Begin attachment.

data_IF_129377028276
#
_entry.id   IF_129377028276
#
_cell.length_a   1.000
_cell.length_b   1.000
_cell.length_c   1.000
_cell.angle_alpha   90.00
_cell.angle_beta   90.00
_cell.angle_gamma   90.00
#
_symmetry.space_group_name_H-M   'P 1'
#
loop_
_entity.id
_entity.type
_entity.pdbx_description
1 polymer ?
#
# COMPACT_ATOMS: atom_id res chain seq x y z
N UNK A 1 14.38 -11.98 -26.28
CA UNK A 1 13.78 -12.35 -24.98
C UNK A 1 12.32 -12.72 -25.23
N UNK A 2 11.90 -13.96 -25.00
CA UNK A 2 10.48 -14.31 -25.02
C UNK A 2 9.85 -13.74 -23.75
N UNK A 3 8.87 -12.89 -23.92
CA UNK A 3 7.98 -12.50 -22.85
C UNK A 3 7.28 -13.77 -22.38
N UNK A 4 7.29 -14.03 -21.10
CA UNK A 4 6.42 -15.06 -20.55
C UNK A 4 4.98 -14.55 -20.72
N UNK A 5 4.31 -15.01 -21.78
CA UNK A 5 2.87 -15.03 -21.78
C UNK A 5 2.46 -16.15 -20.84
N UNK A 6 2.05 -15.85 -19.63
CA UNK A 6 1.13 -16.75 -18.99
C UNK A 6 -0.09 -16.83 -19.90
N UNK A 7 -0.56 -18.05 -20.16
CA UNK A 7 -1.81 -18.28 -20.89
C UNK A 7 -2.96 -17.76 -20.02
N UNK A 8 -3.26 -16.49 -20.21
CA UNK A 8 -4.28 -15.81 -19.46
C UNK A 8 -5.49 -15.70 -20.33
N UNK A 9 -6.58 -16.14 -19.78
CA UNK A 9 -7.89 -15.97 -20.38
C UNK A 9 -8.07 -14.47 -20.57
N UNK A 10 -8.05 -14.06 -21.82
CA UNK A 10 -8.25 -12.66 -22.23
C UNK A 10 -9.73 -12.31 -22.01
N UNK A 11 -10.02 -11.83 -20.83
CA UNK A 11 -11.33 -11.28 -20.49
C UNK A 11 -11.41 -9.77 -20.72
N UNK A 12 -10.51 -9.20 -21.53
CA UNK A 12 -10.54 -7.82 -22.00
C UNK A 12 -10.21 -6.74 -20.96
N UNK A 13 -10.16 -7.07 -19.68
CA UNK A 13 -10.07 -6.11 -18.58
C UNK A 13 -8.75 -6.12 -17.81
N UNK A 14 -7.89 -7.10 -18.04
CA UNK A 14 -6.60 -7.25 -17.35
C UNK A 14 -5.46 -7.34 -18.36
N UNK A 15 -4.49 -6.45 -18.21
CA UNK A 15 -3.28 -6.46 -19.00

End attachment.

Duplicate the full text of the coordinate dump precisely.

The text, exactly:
data_IF_129377028276
#
_entry.id   IF_129377028276
#
_cell.length_a   1.000
_cell.length_b   1.000
_cell.length_c   1.000
_cell.angle_alpha   90.00
_cell.angle_beta   90.00
_cell.angle_gamma   90.00
#
_symmetry.space_group_name_H-M   'P 1'
#
loop_
_entity.id
_entity.type
_entity.pdbx_description
1 polymer ?
#
# COMPACT_ATOMS: atom_id res chain seq x y z
N UNK A 1 14.38 -11.98 -26.28
CA UNK A 1 13.78 -12.35 -24.98
C UNK A 1 12.32 -12.72 -25.23
N UNK A 2 11.90 -13.96 -25.00
CA UNK A 2 10.48 -14.31 -25.02
C UNK A 2 9.85 -13.74 -23.75
N UNK A 3 8.87 -12.89 -23.92
CA UNK A 3 7.98 -12.50 -22.85
C UNK A 3 7.28 -13.77 -22.38
N UNK A 4 7.29 -14.03 -21.10
CA UNK A 4 6.42 -15.06 -20.55
C UNK A 4 4.98 -14.55 -20.72
N UNK A 5 4.31 -15.01 -21.78
CA UNK A 5 2.87 -15.03 -21.78
C UNK A 5 2.46 -16.15 -20.84
N UNK A 6 2.05 -15.85 -19.63
CA UNK A 6 1.13 -16.75 -18.99
C UNK A 6 -0.09 -16.83 -19.90
N UNK A 7 -0.56 -18.05 -20.16
CA UNK A 7 -1.81 -18.28 -20.89
C UNK A 7 -2.96 -17.76 -20.02
N UNK A 8 -3.26 -16.49 -20.21
CA UNK A 8 -4.28 -15.81 -19.46
C UNK A 8 -5.49 -15.70 -20.33
N UNK A 9 -6.58 -16.14 -19.78
CA UNK A 9 -7.89 -15.97 -20.38
C UNK A 9 -8.07 -14.47 -20.57
N UNK A 10 -8.05 -14.06 -21.82
CA UNK A 10 -8.25 -12.66 -22.23
C UNK A 10 -9.73 -12.31 -22.01
N UNK A 11 -10.02 -11.83 -20.83
CA UNK A 11 -11.33 -11.28 -20.49
C UNK A 11 -11.41 -9.77 -20.72
N UNK A 12 -10.51 -9.20 -21.53
CA UNK A 12 -10.54 -7.82 -22.00
C UNK A 12 -10.21 -6.74 -20.96
N UNK A 13 -10.16 -7.07 -19.68
CA UNK A 13 -10.07 -6.11 -18.58
C UNK A 13 -8.75 -6.12 -17.81
N UNK A 14 -7.89 -7.10 -18.04
CA UNK A 14 -6.60 -7.25 -17.35
C UNK A 14 -5.46 -7.34 -18.36
N UNK A 15 -4.49 -6.45 -18.21
CA UNK A 15 -3.28 -6.46 -19.00